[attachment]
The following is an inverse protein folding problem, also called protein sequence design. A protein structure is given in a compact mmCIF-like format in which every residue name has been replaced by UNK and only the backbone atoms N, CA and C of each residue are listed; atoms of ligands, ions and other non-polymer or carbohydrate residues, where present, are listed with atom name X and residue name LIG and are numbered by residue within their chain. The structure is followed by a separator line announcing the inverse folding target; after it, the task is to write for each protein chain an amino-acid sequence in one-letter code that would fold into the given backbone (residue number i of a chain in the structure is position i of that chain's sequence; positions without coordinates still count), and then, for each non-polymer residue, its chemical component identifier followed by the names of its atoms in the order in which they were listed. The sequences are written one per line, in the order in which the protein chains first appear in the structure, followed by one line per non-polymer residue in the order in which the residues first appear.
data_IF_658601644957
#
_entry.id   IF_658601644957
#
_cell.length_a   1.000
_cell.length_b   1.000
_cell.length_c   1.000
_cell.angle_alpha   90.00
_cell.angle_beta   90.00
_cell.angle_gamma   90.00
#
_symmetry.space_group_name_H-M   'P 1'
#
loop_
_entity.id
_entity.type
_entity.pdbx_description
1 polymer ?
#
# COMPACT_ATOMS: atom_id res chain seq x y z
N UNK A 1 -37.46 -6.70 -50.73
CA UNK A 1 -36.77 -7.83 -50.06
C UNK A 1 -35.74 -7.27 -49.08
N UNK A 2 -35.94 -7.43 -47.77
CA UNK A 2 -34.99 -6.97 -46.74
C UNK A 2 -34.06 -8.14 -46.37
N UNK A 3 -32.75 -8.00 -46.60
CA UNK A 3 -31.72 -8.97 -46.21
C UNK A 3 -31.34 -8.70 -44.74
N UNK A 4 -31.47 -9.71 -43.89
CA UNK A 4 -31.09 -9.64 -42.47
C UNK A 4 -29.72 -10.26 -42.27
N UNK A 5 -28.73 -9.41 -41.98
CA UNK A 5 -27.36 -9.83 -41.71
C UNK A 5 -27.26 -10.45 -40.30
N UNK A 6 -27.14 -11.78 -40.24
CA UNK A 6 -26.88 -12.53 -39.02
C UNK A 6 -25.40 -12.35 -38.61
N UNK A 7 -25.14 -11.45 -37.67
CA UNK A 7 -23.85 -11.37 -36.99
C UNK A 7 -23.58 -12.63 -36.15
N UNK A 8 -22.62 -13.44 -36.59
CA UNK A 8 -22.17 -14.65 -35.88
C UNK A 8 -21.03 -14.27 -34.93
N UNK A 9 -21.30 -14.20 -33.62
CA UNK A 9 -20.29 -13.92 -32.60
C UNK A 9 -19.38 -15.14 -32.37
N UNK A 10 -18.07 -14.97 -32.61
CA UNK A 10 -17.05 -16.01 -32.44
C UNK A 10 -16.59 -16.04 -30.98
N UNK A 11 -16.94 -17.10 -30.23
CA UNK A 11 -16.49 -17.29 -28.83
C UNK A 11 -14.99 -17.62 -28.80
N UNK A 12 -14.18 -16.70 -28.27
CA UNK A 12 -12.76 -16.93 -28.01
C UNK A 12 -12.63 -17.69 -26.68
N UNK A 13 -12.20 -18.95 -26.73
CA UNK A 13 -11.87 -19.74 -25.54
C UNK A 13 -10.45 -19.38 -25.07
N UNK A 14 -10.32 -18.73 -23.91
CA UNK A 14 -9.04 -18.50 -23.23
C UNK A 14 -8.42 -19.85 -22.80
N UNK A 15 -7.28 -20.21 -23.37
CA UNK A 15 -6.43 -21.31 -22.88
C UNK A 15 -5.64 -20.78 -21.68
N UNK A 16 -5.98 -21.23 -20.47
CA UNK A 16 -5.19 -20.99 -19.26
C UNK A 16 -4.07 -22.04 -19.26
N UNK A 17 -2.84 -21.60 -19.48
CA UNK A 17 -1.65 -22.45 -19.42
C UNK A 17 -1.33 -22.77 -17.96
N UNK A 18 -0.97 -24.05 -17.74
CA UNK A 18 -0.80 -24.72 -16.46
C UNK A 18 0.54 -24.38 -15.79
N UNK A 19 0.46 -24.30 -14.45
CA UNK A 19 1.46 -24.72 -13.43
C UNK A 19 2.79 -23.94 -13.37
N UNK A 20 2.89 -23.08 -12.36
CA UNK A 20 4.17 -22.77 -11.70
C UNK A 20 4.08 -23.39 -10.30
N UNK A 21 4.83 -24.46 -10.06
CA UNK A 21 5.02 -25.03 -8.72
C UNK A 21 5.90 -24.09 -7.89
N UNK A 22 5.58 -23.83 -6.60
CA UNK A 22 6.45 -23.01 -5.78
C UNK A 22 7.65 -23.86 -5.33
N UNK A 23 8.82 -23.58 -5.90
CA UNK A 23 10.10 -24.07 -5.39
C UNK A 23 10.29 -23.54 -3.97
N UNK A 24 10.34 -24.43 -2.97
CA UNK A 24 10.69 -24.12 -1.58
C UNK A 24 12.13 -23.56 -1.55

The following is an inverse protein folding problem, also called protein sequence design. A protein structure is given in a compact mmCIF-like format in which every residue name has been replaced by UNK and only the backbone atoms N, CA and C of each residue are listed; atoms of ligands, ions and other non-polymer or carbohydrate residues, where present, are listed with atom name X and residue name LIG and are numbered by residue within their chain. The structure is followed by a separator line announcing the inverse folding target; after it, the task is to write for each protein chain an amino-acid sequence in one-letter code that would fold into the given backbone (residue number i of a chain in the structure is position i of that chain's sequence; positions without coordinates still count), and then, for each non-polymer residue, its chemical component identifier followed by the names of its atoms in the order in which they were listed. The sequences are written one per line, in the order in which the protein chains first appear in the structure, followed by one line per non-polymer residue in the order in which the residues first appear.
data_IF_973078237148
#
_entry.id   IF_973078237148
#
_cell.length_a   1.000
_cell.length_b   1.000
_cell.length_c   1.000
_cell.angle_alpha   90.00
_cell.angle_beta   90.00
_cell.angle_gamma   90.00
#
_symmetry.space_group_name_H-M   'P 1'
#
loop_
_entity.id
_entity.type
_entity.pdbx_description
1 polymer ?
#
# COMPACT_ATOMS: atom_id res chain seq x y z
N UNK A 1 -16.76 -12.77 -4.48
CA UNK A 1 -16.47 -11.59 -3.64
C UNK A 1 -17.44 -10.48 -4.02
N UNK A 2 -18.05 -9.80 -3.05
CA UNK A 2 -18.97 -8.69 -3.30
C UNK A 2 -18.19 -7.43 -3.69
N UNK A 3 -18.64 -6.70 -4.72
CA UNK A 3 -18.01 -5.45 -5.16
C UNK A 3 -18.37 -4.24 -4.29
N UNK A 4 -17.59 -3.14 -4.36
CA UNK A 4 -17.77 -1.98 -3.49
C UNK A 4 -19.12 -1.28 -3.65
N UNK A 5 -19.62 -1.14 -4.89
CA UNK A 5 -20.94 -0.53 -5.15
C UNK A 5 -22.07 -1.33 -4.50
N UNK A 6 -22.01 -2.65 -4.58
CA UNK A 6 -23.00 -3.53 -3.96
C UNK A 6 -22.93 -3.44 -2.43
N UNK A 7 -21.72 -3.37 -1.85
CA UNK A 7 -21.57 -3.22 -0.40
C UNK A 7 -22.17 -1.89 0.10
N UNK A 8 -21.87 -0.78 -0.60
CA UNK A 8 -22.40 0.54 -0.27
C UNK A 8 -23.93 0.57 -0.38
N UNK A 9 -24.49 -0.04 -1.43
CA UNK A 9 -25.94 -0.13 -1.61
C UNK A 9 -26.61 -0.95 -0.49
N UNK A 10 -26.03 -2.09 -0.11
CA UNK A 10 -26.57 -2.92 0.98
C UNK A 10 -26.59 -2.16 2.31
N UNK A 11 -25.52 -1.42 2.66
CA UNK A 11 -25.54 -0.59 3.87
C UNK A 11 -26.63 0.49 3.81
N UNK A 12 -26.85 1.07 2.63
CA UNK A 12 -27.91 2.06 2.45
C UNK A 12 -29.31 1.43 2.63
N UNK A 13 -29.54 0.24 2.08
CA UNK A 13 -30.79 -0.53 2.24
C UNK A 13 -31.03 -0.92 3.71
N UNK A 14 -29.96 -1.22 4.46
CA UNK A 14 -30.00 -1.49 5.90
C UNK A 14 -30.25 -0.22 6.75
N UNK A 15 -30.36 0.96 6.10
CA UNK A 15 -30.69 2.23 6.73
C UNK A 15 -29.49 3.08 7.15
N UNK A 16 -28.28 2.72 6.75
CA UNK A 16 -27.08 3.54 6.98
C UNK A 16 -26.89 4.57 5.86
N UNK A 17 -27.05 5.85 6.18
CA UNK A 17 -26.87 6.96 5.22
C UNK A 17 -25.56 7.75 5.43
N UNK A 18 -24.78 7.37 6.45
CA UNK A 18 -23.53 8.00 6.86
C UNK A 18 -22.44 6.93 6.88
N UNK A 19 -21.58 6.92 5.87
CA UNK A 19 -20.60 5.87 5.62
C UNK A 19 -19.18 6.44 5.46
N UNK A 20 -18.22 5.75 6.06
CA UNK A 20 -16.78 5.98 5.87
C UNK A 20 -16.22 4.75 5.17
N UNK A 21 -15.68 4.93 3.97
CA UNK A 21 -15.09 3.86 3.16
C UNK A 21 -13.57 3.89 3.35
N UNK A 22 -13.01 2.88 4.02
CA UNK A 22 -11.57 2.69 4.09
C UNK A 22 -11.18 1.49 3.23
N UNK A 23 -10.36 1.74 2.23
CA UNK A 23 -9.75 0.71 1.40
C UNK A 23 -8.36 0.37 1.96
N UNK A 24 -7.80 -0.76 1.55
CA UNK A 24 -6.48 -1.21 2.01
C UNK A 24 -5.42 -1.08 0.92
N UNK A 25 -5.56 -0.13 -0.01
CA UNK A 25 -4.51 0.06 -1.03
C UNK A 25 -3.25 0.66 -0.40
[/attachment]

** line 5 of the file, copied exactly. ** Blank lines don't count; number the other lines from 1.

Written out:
#